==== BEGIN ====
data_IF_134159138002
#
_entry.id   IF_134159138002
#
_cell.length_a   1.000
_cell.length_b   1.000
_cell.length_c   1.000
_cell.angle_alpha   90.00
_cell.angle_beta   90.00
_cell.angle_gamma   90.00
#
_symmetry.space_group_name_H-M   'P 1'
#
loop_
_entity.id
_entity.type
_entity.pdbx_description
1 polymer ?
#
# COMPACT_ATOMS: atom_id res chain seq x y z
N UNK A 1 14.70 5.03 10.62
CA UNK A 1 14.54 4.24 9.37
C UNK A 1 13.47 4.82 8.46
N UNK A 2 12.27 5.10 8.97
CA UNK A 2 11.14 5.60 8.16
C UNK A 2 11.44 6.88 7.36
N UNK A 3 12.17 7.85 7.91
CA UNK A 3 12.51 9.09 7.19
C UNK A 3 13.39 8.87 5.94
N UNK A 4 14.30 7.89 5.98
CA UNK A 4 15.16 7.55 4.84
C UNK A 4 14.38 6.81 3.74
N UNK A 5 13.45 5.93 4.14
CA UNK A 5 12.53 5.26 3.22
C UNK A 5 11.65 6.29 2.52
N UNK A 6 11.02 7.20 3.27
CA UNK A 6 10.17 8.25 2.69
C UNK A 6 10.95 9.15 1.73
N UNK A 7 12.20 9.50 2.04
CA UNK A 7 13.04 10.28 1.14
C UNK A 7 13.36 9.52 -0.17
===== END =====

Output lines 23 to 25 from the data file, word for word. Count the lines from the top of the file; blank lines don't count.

C UNK A 1 13.47 4.82 8.46
N UNK A 2 12.27 5.10 8.97
CA UNK A 2 11.14 5.60 8.16